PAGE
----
How iOS 9’s Wi-Fi Assist frees users from slow connections


Name-changer: Passbook is  called Wallet in iOS 9.
iOS 9's Wi-Fi Assist hopes to help you keep your connection strong.
Photo: Jim Merithew/Cult of Mac

A new, slightly hidden feature in iOS 9 hopes to help keep your connection as strong as possible.

Apple’s latest version of its mobile firmware contains a lot of obvious changes (Passbook is now called Wallet, for example), but a lot of the biggest and best changes are buried away just waiting for you to discover them. One of these hidden gems is the Wi-Fi Assist feature, which might just solve one of the most annoying issues we saw in earlier versions of the operating system.

Here’s what it is and how it can help you.

How to fix iOS 9’s Slide to Upgrade bug


It's time to get ready for your iOS 9 upgrade.
You did back everything up, right?
Photo: Jim Merithew/Cult of Mac

Some users trying to upgrade to iOS 9 this week have run into a serious problem: After the download happens, they find themselves stuck on the “Slide to Upgrade” screen upon restart. This bug renders their iPhones unusable, which is about the least useful state for an iPhone to be in.

But Apple has noticed, and it’s offering a fix. Here’s what you do to fix the annoying Slide to Upgrade bug.

How to purge your obsolete Apple Watch alarms


Are Apple Watch expectations just too high?
The Alarm Clock app is in there somewhere ...
Photo: Jim Merithew/Cult of Mac

We love how easy it is to set up an alarm from the Apple Watch. All you have to do is say, “Hey Siri, wake me up at 7 a.m.,” and the digital assistant will put that order in for you.

But this comes a slight inconvenience: What happens to alarms after you’re done using them? Well, if you’re like me, you just turn them off to stop the horrendous buzzing on your wrist and then forget about them. But it doesn’t have to be that way.

Here’s how to clear off all of those old, unused alarms with a quickness.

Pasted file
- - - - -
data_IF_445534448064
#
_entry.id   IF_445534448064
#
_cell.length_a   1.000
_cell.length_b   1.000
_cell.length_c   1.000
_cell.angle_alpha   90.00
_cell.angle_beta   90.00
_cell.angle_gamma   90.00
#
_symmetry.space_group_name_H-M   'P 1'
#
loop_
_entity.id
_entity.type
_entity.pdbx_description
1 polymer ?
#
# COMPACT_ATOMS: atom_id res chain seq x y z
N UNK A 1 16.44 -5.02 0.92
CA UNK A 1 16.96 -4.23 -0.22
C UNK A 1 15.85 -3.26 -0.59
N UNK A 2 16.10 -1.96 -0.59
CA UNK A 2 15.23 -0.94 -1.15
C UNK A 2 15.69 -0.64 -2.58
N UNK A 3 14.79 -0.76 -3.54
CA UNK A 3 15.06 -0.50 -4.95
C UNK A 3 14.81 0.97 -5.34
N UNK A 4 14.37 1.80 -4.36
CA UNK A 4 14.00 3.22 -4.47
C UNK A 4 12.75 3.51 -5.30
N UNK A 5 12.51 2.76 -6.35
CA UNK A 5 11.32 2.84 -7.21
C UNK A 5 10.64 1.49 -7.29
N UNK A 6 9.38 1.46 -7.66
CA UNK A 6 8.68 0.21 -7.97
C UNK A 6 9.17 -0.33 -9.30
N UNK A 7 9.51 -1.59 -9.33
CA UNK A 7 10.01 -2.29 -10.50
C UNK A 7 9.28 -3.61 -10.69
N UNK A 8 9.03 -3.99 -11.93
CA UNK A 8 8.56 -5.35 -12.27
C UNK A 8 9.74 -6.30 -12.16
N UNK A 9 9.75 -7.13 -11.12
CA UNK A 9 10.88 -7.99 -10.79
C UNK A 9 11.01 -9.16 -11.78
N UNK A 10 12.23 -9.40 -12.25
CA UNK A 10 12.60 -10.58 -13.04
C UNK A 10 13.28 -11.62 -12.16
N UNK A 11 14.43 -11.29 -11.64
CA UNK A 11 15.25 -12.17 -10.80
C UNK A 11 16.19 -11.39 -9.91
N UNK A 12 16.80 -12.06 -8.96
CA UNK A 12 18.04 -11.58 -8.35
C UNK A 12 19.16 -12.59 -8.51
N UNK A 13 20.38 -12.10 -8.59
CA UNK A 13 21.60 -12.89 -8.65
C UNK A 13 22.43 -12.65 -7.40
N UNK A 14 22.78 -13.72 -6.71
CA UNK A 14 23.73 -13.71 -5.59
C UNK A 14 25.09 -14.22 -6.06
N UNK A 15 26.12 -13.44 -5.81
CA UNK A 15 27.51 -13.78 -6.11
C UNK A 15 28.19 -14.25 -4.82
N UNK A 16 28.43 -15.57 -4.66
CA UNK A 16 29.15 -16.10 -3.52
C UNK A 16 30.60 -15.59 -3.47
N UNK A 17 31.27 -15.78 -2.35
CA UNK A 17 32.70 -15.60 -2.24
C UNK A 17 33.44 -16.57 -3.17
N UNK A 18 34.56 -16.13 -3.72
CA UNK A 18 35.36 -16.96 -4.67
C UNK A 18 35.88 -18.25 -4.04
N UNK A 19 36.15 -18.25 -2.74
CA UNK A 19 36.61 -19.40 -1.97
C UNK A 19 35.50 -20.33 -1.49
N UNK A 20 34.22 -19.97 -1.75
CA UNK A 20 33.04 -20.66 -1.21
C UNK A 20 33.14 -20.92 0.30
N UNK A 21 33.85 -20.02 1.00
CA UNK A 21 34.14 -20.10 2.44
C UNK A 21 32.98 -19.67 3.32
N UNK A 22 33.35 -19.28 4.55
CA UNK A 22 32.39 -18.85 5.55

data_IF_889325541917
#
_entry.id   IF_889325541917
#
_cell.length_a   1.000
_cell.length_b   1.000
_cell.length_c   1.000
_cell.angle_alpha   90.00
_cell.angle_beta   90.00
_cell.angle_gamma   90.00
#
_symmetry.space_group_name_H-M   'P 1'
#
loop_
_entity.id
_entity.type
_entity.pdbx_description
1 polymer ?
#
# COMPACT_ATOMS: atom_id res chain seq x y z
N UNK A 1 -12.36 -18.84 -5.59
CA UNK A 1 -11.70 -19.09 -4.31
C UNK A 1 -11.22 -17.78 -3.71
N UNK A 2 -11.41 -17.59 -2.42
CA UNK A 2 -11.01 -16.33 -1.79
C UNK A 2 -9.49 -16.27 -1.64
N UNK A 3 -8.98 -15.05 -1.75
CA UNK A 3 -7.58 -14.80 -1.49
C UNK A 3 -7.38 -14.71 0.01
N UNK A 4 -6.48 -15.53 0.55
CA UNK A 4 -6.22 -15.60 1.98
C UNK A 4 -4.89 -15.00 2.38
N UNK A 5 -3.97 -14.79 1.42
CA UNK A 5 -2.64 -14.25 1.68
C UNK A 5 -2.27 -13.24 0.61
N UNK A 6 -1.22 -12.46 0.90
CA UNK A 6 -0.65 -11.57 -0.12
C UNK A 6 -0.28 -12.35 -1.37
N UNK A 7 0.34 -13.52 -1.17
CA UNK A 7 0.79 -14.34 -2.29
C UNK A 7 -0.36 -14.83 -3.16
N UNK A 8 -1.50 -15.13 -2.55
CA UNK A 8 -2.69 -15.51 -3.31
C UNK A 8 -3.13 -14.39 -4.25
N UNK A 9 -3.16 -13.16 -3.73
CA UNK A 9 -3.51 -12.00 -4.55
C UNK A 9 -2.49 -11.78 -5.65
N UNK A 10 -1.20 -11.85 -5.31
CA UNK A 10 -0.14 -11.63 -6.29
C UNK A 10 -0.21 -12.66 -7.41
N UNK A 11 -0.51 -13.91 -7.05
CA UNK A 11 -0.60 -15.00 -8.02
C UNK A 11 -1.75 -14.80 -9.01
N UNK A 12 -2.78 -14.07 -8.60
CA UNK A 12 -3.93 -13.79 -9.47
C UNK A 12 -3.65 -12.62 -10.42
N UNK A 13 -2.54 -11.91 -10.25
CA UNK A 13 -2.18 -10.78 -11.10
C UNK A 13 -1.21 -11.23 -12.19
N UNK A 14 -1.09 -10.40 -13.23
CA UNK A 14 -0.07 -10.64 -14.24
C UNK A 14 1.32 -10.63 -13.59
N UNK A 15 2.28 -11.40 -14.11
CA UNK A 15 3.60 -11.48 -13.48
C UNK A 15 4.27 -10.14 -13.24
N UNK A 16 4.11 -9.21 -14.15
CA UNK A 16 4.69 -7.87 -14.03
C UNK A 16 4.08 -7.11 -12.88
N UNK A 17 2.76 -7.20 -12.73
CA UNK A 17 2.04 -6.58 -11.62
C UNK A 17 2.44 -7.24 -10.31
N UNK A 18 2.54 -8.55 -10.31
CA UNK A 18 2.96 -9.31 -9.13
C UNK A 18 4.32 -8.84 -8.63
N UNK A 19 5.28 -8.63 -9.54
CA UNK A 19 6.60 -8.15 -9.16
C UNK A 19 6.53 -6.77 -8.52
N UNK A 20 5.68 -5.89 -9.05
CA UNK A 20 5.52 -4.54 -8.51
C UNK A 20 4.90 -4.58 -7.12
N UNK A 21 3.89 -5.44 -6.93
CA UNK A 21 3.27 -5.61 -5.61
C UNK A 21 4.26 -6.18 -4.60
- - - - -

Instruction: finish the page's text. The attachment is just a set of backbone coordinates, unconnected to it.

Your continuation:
Did iCloud Music Library break your collection? Here’s a fix


Maybe wait until you try this on your own Mac.
Maybe wait until you try this on your own Mac.
Photo: Apple

Several iTunes users have taken to the Apple Discussion forums to complain about iCloud Music Library — part of the iTunes 12.2 update — has destroyed their music libraries.

Discussions user Tuff Ghost explains that everything was fine with his 13,000 song iTunes library, until he installed iTunes 12.2 on his Mac and allowed it to enable iCloud Music Library.

“All of the (sic) sudden it starts overwriting my album art with completely wrong art (example: Weezer showed art for a Radiohead album) on both my iMac AND my iPhone, screwing up metadata by putting random songs in albums where they didn’t belong (there was a Cursive album where the first track was listed as a Foo Fighters song).”

When he clicked to listen to a song, it would play a completely different one, like the metadata for the files was completely incorrect.

If this is happening to you, another Discussions user may have found a solution.

How to make Siri (awkwardly) read any e-book to you


Siri storytime
Great. Now I'm going to be up even longer administering the Voight-Kampff Test to all of these sheep.
Photo: Evan Killham/Cult of Mac

Siri is a handy virtual assistant. It’ll fetch information for you, send texts, and even tell you a joke if you ask it repeatedly (Siri is a little shy at first). But did you know that it can also narrate e-books?

If you can’t get enough of that lovely robot voice, here’s how to make your favorite literature come to synthetic life.